Thursday, September 16, 2004
By Val Brickates Kennedy, CBS.MarketWatch.com
Last Update: 6:16 PM ET Sept. 14, 2004
BOSTON (CBS.MW) -- Shares in several of the largest producers of antidepressant drugs rose Tuesday as U.S. Food and Drug Administration hearings revealed no startling new data linking the use of antidepressants by children with suicidal behavior.
Shares of pharmaceutical giants Bristol-Myers Squibb (BMY: news, chart, profile), Eli Lilly (LLY: news, chart, profile), Forest Laboratories (FRX: news, chart, profile), GlaxoSmithKline (GSK: news, chart, profile), Pfizer (PFE: news, chart, profile) and Wyeth (WYE: news, chart, profile) were all on the move, as an FDA advisory panel heard testimony on the safety of prescribing antidepressants to children and adolescents. See full story.
Late Tuesday, a special panel convened by the FDA recommended that all antidepressants have expanded labeling warning physicians and parents that use of the drugs has been linked to suicidal behavior in some youngsters. The warning would also extend to Eli Lilly's Prozac, which is currently the only antidepressant approved in the United States for treating depression in children.
The panel also said that while certain antidepressants could trigger
suicidal tendencies in a small number of patients, the drugs can also
be effective in treating pediatric depression.[...]
According to analysts, the FDA's hearings did not reveal anything
that industry watchers didn't already know.
"I'm not sure what people were expecting," said Thomas Weisel analyst Donald Ellis. "They shouldn't have been that worried about the data that was already out there."
From the "full story" that the first story refers to:
FDA could seek more warnings on nine antidepressants
By Laura Gilcrest, CBS MarketWatch
Last Update: 6:56 PM ET Sept. 14, 2004
WASHINGTON (CBS.MW) -- A revamp of labels on widely prescribed antidepressants gained momentum when a Food and Drug Administration advisory panel Tuesday said that regulators should add a warning to the drugs, advising physicians of an increased risk of suicide behaviors in pediatric patients.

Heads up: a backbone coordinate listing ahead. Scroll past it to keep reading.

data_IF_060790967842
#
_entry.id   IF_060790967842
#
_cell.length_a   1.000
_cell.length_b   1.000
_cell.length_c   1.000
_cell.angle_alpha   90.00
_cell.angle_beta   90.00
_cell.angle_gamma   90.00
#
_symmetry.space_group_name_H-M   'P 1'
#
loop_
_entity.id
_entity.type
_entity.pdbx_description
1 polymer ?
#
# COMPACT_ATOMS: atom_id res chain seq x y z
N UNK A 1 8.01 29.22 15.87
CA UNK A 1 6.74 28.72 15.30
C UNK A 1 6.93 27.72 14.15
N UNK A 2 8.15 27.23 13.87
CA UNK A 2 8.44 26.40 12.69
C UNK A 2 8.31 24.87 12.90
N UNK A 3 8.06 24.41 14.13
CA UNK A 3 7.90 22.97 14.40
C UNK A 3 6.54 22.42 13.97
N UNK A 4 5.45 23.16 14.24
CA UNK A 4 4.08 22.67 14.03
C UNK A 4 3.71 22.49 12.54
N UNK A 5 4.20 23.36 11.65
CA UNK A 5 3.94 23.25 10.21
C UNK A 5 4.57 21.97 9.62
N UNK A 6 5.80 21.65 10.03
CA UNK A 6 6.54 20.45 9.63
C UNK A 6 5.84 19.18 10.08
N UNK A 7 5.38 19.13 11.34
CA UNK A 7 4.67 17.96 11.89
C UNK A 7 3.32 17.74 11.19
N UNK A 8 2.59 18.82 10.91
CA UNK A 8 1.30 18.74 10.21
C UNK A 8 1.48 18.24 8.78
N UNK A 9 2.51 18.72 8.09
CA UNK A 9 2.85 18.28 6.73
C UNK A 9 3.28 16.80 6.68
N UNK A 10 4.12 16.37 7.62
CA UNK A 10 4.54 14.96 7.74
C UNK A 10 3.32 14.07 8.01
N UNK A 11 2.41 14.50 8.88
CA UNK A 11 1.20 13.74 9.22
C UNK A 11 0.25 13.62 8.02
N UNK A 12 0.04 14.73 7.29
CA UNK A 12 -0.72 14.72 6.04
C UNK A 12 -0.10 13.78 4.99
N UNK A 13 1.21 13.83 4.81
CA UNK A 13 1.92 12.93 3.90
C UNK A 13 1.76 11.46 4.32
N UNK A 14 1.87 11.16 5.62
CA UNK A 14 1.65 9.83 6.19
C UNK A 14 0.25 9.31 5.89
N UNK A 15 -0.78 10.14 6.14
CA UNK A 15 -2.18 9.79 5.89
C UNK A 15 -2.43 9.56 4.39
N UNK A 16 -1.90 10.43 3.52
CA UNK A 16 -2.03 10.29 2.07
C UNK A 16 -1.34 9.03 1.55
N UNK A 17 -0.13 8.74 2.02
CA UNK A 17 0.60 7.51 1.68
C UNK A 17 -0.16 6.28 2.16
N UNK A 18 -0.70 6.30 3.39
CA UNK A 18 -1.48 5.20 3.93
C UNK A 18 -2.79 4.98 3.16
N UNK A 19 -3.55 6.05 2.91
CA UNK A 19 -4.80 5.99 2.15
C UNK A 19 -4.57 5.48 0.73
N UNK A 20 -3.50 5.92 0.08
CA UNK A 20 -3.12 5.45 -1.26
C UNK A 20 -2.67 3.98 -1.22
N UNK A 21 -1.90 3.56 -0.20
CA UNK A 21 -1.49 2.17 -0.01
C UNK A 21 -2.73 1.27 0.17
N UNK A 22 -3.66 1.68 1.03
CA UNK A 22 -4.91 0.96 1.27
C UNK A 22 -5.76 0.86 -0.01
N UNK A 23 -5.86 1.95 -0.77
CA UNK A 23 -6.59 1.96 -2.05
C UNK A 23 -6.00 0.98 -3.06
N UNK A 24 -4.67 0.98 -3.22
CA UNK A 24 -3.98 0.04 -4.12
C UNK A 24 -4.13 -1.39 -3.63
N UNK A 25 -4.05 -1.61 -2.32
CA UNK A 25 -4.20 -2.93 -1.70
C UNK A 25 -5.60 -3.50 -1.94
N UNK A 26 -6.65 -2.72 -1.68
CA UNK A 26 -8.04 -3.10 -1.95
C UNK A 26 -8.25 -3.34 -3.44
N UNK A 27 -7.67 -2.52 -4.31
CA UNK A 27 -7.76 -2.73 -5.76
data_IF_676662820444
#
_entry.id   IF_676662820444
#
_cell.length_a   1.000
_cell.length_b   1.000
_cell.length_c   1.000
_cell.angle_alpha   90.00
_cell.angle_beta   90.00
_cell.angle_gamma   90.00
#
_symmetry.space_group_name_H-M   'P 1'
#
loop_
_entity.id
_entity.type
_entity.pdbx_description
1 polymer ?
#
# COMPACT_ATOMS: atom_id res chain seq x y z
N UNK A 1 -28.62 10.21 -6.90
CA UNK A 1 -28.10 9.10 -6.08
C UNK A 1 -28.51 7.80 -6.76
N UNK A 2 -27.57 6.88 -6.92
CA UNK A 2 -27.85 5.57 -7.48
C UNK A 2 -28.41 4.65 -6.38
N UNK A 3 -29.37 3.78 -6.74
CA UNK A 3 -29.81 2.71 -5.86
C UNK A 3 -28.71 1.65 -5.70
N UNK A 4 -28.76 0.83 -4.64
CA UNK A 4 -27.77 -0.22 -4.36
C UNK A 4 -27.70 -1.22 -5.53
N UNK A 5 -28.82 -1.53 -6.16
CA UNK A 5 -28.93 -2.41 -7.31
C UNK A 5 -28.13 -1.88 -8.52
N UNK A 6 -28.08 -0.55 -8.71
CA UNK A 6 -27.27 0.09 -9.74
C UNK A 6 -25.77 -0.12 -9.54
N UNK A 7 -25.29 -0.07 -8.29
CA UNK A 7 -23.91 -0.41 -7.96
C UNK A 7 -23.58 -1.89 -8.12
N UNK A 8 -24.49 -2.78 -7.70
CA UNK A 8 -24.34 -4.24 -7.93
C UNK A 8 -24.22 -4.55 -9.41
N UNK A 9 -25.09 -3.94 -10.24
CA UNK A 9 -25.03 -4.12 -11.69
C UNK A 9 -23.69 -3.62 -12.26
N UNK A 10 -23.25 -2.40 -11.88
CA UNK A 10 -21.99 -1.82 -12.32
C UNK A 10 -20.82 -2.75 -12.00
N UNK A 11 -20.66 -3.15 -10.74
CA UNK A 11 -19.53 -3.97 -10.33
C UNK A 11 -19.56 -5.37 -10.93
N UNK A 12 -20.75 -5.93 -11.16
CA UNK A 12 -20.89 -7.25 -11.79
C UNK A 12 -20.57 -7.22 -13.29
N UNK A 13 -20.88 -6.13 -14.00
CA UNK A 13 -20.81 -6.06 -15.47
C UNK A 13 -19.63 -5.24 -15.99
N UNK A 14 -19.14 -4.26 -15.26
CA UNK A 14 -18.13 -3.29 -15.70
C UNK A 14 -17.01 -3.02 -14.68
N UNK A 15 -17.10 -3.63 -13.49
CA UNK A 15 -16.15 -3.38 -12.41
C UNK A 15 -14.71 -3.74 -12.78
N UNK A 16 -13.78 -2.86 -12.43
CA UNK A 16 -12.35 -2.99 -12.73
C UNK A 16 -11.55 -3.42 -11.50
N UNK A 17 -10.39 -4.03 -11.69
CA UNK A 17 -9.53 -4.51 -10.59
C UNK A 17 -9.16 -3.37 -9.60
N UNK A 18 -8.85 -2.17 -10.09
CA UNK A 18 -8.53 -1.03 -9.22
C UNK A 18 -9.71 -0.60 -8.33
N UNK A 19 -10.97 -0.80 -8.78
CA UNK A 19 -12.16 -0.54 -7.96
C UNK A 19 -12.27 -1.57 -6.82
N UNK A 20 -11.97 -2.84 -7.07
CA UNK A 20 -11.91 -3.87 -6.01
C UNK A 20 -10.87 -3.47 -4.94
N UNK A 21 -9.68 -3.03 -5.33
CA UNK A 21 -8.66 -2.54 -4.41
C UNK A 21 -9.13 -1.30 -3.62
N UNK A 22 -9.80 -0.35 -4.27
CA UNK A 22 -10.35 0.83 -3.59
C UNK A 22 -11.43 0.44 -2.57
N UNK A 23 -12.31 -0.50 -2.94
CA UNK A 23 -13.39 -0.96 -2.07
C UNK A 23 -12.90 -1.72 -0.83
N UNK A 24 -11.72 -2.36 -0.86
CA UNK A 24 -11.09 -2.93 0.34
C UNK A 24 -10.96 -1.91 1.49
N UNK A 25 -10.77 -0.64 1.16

[...] However, the panel shied away from a more drastic option up for review: advising that antidepressants not be prescribed to children at all. Britain recently banned use of the drugs in pediatric patients, panelists noted.
The panel also said the drugs' sponsors should do more pediatric studies of antidepressants. The FDA is not bound to follow its panel's advice but does so in most cases.
For many children, however, the benefits of taking the drugs may outweigh the risks, the agency said earlier in the day, asking the panel of experts for input on whether the drugs' labels ought to be changed to reflect that. [...]
The data showed that, for every 100 children or adolescents taking antidepressants, there is a risk that about two or three patients will show increased suicidal behaviors caused by the drugs and not the child's underlying depression, Laughren told the advisory panel.
Nevertheless, the data suggest that roughly 25 percent of these 100 patients will get a benefit from taking antidepressants, he added. Thus, the use of these drugs by children requires doctors to carefully balance an antidepressant's risks and benefits. [...]
Separately, the FDA's Robert Temple told the panel that the agency may start requiring companies to add pediatric studies to their drugs' labeling, showing the drug doesn't work in children.
Yesterday, I stated that the FDA had clarified the situation. I guess I spoke too soon: now we hear that some panel members say that the medications can help, but one says that they don't work. How is it that different experts looking at the same data could derive seemingly opposite conclusions?
To understand this, it is necessary to understand how the results of antidepressant drug studies are evaluated. During the study, the patients are assessed using numerical rating scales. The score is supposed to correlate with the severity of the depression. An example is the HAM-D, or Hamilton Rating Scale for Depression. The drug company Glaxo kindly posted a copy on the 'net. The HAM-D is used commonly in the USA. European studies tend to use the MADRAS (Montgomery-Asberg Depression Rating Scale). The patients then are divided into two groups. One groups gets active drug; the other groups get placebos.